Can Europe Make It?

Living the Serbian dream: a look at Aleksandar Vučić's election victory

The ruling Serbian Progressive Party of Aleksandar Vučić won a resounding victory in the country's parliamentary elections on March 16. But there is more to this story than meets the eye...

Koča Pavlović
23 March 2014
Aleksandar Vucic. Wikipedia commons/Leon E. Panetta. Public domain.

Aleksandar Vucic. Wikipedia commons/Leon E. Panetta. Public domain.

The news about the outcome of the parliamentary elections in Serbia a forthnight ago and the events that followed have both dominated and animated the local and regional political and media scenes. Once again, and despite the deepening Crimean crisis, Serbia became the focus of attention for the administration in Brussels.

A political fairy tale

The election results had suprised many analysts who were sceptical about the ability of Aleksandar Vučić to so convicingly wipe out his competitors and send them into political retirement. Without a doubt, Vučić's political star has reached its zenith.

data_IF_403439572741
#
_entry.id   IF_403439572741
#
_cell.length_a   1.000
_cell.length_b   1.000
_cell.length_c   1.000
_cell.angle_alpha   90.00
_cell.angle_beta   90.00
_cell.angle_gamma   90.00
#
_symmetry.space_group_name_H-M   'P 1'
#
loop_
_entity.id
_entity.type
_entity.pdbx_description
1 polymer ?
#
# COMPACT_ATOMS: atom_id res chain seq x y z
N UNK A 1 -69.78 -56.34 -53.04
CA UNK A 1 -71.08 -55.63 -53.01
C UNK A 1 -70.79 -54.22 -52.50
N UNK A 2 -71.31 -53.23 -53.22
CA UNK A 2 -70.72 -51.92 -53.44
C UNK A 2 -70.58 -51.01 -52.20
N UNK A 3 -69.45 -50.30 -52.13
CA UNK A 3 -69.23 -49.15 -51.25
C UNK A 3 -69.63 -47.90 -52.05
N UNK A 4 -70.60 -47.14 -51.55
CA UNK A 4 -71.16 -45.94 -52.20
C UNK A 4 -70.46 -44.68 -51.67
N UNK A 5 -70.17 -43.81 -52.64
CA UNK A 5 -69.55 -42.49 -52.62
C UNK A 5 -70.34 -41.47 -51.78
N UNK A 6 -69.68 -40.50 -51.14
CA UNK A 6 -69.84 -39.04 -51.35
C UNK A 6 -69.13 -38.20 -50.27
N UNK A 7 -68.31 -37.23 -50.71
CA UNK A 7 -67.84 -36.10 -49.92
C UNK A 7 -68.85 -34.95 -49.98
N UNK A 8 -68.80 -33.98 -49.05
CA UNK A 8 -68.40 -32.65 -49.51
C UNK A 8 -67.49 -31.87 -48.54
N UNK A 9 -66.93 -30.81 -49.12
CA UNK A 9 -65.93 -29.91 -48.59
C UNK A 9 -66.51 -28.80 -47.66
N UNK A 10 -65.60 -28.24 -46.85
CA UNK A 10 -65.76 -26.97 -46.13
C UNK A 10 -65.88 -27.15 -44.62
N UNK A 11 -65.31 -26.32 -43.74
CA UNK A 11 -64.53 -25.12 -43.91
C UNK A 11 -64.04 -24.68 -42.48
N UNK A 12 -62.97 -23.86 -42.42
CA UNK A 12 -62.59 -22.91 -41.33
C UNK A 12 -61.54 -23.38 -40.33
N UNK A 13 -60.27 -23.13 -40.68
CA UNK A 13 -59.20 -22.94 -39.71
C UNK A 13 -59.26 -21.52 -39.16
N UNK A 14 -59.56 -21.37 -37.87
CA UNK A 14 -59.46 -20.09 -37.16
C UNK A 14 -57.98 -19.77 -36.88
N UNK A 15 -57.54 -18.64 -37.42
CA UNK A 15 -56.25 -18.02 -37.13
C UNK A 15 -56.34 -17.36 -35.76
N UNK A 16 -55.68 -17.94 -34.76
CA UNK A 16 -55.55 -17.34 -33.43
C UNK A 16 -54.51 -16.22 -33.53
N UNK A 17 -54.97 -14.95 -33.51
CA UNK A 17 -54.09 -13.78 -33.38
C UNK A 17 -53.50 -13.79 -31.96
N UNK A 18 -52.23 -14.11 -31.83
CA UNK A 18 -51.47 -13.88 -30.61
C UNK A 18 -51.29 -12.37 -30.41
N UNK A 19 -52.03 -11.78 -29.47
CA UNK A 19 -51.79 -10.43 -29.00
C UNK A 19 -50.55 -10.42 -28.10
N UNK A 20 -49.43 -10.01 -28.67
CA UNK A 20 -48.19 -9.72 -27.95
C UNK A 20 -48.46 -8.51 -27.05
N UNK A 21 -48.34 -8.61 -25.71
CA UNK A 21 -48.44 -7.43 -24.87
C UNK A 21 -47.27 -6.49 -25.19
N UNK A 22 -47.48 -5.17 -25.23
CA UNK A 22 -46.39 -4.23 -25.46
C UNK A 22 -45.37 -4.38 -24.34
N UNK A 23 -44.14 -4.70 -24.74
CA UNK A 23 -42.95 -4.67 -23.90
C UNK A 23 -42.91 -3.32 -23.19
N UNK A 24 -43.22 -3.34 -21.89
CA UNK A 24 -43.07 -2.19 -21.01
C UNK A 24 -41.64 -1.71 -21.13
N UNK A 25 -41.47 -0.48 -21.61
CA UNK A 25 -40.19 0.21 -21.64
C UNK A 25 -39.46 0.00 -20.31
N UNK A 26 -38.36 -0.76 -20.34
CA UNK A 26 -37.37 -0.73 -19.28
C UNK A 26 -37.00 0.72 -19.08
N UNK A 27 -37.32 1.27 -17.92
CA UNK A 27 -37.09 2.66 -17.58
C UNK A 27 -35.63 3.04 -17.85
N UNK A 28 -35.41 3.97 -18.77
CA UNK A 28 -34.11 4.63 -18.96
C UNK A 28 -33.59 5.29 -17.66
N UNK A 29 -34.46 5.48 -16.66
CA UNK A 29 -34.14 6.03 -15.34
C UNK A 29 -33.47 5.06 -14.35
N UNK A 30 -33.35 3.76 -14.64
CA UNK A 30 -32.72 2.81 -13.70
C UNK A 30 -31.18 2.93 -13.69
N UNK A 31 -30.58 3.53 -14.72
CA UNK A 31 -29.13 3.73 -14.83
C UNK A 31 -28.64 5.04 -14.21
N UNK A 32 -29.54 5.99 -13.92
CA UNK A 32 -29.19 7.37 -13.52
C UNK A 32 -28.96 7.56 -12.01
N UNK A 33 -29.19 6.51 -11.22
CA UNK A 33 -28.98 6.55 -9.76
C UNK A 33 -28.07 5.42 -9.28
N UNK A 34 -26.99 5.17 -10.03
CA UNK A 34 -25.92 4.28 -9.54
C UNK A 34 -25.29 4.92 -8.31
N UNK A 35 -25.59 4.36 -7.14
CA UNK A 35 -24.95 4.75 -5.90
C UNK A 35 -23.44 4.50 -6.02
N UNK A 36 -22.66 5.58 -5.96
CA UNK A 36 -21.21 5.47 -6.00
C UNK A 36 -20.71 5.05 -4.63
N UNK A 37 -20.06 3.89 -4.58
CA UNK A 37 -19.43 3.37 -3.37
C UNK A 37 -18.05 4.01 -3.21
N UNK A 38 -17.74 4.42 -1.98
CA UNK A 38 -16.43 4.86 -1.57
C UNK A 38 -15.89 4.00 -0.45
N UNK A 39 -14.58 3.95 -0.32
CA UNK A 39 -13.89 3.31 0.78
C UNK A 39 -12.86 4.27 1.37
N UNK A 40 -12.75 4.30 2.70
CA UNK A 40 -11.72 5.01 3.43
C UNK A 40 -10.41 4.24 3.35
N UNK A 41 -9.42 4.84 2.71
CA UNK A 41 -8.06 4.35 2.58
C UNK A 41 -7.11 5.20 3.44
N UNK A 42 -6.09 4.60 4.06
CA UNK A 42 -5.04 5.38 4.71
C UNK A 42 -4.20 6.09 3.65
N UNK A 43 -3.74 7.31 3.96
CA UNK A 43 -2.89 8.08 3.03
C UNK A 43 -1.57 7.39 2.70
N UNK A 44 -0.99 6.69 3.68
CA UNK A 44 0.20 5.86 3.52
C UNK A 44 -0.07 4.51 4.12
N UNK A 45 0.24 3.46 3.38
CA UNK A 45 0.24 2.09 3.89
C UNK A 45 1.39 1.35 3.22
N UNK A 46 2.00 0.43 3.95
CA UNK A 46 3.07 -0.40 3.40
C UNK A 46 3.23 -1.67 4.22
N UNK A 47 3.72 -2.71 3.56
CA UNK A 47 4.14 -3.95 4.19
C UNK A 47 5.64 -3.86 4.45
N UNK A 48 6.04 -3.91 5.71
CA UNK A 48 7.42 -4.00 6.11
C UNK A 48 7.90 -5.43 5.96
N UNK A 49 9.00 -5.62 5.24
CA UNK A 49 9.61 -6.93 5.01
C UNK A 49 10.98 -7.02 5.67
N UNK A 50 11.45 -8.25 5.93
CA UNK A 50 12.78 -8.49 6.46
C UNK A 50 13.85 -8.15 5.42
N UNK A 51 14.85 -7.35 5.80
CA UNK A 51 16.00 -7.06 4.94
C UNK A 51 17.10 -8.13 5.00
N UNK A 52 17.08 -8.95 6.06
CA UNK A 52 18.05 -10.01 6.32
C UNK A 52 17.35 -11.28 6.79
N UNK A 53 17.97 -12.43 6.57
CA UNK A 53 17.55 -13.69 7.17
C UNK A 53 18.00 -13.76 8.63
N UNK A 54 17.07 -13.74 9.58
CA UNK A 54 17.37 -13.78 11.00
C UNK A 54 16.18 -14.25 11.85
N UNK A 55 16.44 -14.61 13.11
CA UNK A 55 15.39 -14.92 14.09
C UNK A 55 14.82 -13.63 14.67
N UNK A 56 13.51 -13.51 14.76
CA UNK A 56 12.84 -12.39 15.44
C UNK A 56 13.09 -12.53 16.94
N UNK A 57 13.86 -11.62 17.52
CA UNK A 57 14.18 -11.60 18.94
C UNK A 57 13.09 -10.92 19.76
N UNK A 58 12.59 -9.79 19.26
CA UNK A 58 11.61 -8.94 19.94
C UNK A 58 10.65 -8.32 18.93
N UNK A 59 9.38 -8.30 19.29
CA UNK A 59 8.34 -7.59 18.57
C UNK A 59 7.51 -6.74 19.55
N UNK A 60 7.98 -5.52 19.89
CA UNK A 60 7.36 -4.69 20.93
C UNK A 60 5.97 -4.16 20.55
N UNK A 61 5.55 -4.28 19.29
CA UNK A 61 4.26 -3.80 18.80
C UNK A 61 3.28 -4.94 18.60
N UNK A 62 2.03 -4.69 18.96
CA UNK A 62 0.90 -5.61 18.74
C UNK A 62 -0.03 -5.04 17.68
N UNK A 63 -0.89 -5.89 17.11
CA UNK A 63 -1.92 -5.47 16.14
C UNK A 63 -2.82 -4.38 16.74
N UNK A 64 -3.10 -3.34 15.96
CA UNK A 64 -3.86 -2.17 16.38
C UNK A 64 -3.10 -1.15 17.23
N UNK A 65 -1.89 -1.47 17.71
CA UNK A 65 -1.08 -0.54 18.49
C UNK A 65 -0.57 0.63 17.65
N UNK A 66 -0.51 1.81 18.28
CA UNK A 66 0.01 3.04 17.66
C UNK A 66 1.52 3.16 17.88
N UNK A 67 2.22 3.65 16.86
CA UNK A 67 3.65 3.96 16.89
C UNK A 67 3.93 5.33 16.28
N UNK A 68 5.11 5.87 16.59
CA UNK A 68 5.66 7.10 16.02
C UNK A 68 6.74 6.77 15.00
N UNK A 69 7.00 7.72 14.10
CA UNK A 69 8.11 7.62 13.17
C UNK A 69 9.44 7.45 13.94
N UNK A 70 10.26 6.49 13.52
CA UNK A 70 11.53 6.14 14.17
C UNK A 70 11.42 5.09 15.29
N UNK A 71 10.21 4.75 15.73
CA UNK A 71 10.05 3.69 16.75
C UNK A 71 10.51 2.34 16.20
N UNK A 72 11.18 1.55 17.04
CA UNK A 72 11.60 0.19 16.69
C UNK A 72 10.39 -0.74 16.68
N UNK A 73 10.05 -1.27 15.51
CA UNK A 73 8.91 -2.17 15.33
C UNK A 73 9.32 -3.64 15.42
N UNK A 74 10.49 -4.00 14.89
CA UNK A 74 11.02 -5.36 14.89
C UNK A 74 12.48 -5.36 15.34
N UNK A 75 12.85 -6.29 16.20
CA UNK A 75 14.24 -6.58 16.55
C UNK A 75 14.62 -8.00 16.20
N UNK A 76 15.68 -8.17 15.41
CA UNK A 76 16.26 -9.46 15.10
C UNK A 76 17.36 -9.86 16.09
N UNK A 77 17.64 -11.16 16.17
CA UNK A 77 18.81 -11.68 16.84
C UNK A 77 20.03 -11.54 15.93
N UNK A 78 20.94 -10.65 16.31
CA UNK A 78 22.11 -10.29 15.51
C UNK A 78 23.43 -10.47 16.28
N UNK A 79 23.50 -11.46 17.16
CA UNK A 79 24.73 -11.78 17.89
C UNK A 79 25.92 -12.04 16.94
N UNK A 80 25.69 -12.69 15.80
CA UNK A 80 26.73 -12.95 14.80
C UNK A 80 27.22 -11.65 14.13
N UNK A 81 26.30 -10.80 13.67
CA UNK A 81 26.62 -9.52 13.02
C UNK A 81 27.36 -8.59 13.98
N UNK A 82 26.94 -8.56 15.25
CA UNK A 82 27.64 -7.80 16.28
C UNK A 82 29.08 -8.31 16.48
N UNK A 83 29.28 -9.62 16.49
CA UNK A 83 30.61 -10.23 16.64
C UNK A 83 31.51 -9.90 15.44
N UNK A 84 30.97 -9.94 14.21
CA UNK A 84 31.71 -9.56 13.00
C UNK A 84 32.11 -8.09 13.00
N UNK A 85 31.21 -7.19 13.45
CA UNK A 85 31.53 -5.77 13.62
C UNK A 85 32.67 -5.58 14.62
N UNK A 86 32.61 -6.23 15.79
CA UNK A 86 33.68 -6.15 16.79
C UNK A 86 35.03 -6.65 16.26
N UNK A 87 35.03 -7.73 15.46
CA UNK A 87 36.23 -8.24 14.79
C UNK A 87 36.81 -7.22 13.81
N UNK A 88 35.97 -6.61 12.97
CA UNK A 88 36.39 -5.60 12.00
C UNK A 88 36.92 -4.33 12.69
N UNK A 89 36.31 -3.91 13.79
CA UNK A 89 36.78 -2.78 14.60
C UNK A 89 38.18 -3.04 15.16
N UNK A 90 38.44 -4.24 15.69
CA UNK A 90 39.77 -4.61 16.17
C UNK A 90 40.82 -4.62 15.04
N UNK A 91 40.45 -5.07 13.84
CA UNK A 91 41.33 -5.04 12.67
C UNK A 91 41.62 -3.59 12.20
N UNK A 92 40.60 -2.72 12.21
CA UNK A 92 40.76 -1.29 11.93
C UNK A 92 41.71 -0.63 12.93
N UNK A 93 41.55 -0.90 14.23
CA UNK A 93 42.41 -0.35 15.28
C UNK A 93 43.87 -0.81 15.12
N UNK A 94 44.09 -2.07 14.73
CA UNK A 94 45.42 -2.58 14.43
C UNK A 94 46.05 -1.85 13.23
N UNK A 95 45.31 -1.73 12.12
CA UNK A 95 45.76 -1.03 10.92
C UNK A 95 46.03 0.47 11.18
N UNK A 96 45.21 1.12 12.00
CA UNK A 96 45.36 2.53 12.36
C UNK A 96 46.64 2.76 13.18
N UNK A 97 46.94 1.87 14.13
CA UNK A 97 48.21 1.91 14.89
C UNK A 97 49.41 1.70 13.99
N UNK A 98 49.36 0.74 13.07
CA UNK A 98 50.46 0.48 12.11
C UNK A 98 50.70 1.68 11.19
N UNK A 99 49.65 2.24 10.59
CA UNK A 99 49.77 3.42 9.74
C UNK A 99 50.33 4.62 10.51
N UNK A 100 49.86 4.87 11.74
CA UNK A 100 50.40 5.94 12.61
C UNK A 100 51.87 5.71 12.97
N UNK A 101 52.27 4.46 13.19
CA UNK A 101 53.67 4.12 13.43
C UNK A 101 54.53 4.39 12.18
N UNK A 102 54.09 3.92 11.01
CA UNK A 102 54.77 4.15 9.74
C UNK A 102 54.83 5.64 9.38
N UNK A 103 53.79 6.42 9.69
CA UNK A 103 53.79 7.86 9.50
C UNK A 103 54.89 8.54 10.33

During the last two years from the position of vice-premier, Vučić has de facto ruled Serbia. At the start of his political career he was a Serbian ultra-nationalist of anti-western provenance. Many years later, Aleksandar Vučić had emerged as an absolute winner in the nationalism-infused Serbian political arena, and now enjoys unwavering support from the current United States administration. Once the favourite protege of Vojislav Šešelj (currently on trial in the Hague) and a minister in the government of late Slobodan Milošević, Aleksandar Vučić is the only political leader in the region who, without a question, truly rules his own domain.